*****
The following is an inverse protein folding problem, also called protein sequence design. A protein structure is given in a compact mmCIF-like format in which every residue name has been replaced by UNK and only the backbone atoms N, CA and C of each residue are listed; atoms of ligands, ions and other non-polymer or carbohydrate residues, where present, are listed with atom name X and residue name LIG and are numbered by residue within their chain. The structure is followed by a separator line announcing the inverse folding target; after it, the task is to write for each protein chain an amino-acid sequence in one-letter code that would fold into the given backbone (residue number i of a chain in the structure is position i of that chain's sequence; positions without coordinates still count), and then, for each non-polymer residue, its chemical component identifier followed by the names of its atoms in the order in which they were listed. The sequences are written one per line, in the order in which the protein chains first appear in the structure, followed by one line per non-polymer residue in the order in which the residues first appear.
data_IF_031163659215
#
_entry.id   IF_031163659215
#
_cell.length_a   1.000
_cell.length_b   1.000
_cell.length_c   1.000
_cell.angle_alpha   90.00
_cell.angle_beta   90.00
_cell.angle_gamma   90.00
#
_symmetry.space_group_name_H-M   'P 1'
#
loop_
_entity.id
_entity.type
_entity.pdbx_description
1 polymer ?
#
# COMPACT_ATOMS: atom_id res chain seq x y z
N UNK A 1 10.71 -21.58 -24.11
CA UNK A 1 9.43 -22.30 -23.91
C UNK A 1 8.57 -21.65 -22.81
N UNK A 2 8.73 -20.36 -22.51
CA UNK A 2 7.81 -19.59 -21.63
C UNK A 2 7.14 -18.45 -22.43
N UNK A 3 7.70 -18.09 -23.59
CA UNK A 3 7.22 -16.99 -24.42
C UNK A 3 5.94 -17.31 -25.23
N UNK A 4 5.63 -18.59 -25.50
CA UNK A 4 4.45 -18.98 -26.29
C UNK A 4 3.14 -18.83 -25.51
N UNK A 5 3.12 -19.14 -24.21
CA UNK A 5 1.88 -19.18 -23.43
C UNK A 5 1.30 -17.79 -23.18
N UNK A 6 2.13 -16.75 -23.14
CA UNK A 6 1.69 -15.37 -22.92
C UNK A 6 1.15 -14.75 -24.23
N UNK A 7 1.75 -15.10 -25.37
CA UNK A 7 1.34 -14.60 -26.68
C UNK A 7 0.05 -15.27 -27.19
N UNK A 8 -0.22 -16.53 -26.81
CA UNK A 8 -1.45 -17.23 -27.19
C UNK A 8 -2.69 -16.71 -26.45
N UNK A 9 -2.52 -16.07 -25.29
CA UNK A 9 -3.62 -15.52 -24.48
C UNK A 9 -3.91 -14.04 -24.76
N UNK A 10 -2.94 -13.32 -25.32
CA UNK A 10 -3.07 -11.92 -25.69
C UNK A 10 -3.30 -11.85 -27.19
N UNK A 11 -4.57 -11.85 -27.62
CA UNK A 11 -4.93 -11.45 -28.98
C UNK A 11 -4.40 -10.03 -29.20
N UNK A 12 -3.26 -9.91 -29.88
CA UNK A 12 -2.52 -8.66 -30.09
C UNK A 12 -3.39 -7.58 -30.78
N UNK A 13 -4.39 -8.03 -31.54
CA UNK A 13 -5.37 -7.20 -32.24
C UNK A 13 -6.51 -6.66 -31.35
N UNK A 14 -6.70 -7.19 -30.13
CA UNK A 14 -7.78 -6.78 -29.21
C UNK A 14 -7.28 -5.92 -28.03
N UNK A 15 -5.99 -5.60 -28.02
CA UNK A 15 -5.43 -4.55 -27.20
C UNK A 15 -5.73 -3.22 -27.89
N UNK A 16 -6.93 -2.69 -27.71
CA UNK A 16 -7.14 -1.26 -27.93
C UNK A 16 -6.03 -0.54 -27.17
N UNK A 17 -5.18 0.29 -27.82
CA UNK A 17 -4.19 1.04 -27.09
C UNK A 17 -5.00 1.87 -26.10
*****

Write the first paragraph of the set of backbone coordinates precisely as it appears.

The following is an inverse protein folding problem, also called protein sequence design. A protein structure is given in a compact mmCIF-like format in which every residue name has been replaced by UNK and only the backbone atoms N, CA and C of each residue are listed; atoms of ligands, ions and other non-polymer or carbohydrate residues, where present, are listed with atom name X and residue name LIG and are numbered by residue within their chain. The structure is followed by a separator line announcing the inverse folding target; after it, the task is to write for each protein chain an amino-acid sequence in one-letter code that would fold into the given backbone (residue number i of a chain in the structure is position i of that chain's sequence; positions without coordinates still count), and then, for each non-polymer residue, its chemical component identifier followed by the names of its atoms in the order in which they were listed. The sequences are written one per line, in the order in which the protein chains first appear in the structure, followed by one line per non-polymer residue in the order in which the residues first appear.